My dear one looks at his brothers and cannot help but compare.
It is what we do. We compare.
It’s early, 6:30 AM, and a Monday. I’m capturing a few minutes of early-hour quiet before the Fabulous-5 crawl out of bed and head for our room for Good Morning Hugs. I hear a shuffle along the wood floor just as I am about to turn on the hair dryer. The quiet voice in my head turns loud in an instant. Hurry!!!! Start blow drying you hair before you lose your chance!
I click on the heat with my right hand and position my hairbrush with my left, tilting my head sideways as he walks in. He bumps up against me, nudging me a few inches left, and I give. These growing high and strong boys have taught me a few lessons in the last couple of years. If my natural reaction isn’t just a bit of body give when they lean in close, I risk getting knocked down or tripping over my own two feet.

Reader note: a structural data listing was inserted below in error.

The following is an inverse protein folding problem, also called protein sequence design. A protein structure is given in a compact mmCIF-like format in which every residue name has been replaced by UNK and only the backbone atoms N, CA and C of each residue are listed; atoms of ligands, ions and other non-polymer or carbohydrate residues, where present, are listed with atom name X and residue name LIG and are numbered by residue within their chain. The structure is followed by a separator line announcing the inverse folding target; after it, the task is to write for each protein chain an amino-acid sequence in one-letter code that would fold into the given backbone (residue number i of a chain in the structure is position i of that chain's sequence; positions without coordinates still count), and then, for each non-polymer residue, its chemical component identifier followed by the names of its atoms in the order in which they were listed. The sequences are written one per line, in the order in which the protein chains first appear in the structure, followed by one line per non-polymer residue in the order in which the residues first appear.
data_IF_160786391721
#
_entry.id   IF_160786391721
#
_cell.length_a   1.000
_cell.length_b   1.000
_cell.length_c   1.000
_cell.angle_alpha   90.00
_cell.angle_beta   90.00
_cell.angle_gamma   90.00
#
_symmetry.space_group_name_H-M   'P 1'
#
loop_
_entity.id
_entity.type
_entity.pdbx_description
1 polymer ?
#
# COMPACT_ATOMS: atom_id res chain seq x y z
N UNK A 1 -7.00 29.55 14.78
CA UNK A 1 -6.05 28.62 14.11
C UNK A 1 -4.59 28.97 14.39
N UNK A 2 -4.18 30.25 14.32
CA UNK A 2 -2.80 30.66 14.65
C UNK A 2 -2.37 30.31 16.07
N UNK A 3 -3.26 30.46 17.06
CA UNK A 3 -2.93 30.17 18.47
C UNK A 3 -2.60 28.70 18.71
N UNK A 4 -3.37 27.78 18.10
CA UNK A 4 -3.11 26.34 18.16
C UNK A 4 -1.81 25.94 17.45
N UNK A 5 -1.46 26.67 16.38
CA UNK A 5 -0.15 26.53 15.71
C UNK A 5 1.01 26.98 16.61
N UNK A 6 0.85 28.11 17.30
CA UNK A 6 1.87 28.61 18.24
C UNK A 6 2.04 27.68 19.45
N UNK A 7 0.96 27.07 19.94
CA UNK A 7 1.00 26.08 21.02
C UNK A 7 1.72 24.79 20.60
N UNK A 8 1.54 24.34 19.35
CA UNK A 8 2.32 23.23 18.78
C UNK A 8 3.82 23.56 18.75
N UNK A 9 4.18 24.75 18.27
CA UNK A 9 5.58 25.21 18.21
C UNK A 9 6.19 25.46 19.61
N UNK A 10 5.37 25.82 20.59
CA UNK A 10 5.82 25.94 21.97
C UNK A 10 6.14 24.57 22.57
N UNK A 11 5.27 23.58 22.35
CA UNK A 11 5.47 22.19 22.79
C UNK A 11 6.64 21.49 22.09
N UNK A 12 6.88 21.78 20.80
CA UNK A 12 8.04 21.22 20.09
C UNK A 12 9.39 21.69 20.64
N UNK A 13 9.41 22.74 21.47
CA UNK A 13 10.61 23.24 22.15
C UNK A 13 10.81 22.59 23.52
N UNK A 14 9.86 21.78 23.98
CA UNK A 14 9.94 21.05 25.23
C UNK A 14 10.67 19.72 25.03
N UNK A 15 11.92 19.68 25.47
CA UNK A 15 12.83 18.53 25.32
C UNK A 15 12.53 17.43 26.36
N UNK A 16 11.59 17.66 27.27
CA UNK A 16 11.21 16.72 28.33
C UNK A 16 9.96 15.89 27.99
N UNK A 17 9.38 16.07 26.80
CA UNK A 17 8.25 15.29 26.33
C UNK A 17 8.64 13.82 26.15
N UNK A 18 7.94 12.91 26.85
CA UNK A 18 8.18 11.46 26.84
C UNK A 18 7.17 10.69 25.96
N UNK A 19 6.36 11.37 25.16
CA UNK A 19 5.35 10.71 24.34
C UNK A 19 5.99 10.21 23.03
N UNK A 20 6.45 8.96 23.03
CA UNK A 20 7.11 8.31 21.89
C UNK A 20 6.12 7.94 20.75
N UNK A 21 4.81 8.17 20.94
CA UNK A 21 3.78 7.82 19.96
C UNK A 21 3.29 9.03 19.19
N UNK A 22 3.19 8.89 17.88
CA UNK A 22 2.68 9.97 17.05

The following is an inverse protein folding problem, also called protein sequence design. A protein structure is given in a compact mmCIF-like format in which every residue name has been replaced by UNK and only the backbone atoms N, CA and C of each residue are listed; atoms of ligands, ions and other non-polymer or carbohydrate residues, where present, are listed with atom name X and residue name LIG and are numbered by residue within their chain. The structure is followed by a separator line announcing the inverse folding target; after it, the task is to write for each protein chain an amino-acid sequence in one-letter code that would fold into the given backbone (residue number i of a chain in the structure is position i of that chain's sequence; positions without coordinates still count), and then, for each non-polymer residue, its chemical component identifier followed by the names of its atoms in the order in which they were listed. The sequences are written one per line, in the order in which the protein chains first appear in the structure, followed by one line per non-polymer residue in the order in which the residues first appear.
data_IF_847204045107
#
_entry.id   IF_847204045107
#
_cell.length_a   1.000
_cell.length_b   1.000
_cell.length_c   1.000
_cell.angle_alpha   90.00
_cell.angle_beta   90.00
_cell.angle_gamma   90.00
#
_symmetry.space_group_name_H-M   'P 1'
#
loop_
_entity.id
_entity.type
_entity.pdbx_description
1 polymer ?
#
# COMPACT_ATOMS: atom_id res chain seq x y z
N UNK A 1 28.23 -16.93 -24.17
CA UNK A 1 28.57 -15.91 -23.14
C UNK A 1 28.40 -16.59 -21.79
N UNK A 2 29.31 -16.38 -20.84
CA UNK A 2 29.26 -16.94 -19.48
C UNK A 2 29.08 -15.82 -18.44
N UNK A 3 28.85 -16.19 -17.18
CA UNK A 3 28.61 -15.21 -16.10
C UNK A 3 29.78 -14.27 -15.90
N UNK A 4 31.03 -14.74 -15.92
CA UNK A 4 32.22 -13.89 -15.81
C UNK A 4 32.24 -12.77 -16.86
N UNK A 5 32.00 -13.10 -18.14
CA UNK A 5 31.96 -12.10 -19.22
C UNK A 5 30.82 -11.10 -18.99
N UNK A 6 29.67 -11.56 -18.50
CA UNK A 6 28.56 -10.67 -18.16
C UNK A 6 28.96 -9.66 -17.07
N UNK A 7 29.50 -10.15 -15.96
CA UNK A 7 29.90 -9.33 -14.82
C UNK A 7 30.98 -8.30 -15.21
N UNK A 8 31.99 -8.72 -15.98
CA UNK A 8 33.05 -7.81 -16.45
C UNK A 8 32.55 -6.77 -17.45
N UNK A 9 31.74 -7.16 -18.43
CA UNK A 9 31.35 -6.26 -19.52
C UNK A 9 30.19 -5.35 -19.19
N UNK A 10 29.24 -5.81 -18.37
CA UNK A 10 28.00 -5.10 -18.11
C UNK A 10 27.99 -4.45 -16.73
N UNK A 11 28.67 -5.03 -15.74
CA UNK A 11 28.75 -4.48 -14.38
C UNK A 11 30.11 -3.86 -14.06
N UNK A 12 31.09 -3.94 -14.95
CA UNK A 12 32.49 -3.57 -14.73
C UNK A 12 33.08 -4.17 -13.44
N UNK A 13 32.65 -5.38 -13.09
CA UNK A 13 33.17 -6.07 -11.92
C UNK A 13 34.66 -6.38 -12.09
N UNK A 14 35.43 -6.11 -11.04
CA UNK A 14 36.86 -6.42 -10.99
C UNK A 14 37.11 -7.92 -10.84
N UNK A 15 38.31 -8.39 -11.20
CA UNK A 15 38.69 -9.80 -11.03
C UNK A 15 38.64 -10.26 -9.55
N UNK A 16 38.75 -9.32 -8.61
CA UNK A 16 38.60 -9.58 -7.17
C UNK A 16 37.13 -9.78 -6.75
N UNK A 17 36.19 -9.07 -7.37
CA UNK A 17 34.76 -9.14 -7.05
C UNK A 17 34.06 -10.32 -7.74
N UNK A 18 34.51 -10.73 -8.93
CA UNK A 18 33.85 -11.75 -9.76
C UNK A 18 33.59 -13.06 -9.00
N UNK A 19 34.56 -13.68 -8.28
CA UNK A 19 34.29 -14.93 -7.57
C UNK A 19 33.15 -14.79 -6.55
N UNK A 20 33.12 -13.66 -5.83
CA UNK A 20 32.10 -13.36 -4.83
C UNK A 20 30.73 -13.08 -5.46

Moving over to afford him space, he files in next to me. He’s standing still. Not asking for a hug or a backscratch. He’s quiet. Not asking for help with hot water for breakfast making. He’s focused and still and quiet.
Something must be wrong.
I look up and see him in the mirror’s reflection. Standing upright, he’s measuring his height, momentarily happy with his recent growth. But then I see his eyes shift lower, and he looks disparaged. Disappointed. Disgusted.
I look at his reflection in the mirror, and I see his growing, masculine, broad shouldered strength.
He looks in the mirror, and he sees something altogether different. “Mom, why am I fat? I don’t understand why I’m so fat.”